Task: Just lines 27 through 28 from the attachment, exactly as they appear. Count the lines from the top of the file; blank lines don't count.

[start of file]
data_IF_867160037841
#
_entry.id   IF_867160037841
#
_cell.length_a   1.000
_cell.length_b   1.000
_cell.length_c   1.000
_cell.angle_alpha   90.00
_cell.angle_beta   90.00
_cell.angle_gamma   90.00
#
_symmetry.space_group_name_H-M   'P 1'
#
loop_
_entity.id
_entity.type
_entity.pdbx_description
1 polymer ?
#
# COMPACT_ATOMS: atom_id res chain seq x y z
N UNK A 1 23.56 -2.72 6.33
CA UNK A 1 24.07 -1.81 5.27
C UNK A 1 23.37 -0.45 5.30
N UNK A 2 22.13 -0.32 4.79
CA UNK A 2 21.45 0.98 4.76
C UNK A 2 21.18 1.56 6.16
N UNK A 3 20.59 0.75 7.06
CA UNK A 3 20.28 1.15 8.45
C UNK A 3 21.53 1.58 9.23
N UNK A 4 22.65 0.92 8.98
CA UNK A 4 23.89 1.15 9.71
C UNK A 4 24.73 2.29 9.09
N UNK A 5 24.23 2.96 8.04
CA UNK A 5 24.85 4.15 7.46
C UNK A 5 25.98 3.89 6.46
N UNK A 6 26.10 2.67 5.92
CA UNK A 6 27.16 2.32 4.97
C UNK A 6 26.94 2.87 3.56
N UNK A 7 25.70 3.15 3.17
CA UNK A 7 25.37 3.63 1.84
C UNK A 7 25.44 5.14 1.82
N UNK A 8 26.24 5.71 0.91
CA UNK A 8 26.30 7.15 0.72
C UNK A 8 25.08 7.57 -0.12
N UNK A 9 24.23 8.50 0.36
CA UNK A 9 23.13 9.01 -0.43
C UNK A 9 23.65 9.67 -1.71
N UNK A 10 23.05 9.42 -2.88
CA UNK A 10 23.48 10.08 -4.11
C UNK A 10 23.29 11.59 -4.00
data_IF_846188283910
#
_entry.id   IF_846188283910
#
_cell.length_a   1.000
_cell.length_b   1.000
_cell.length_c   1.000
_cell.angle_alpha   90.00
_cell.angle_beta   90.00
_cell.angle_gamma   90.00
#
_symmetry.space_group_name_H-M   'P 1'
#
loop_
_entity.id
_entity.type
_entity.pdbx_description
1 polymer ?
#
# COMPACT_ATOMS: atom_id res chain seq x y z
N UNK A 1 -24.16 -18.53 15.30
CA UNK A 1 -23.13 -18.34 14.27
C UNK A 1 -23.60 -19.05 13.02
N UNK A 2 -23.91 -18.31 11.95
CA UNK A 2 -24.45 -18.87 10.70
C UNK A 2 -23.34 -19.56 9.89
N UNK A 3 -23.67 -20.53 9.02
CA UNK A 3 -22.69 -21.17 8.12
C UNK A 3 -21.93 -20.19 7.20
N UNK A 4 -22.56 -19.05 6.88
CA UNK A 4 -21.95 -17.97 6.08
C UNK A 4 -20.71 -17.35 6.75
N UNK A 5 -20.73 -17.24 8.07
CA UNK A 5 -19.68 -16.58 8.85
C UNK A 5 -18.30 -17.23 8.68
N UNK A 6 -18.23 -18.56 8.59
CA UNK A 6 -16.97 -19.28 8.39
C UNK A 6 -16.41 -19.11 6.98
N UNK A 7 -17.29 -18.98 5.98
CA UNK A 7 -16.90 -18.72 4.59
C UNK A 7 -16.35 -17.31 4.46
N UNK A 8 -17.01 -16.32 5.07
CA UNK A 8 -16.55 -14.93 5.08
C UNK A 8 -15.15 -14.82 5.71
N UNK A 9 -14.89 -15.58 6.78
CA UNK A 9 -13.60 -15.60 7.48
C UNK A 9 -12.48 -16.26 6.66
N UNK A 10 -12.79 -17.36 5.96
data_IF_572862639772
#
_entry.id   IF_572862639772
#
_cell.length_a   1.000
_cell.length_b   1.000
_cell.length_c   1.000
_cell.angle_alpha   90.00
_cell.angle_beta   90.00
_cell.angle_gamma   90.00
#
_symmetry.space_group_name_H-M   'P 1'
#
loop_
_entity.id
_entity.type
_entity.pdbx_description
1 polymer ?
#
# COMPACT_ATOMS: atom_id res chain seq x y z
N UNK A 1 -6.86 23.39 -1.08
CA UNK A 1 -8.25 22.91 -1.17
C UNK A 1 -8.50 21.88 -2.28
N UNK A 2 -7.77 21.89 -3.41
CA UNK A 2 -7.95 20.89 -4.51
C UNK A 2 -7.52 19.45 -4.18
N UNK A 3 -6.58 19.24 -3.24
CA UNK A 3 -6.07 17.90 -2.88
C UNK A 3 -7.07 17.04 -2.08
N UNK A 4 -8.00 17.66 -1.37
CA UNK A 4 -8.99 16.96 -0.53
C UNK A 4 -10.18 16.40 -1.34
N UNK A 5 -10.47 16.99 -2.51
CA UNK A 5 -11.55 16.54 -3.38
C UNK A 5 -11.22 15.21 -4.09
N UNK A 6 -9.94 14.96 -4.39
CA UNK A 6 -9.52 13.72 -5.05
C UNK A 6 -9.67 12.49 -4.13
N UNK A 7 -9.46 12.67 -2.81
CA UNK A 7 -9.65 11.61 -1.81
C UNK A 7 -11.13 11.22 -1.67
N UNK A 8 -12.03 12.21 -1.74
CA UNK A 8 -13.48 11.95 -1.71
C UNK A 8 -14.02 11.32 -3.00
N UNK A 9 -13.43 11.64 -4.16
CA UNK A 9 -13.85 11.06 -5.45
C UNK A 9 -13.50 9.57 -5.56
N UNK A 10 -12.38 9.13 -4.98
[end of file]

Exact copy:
N UNK A 3 20.59 0.75 7.06
CA UNK A 3 20.28 1.15 8.45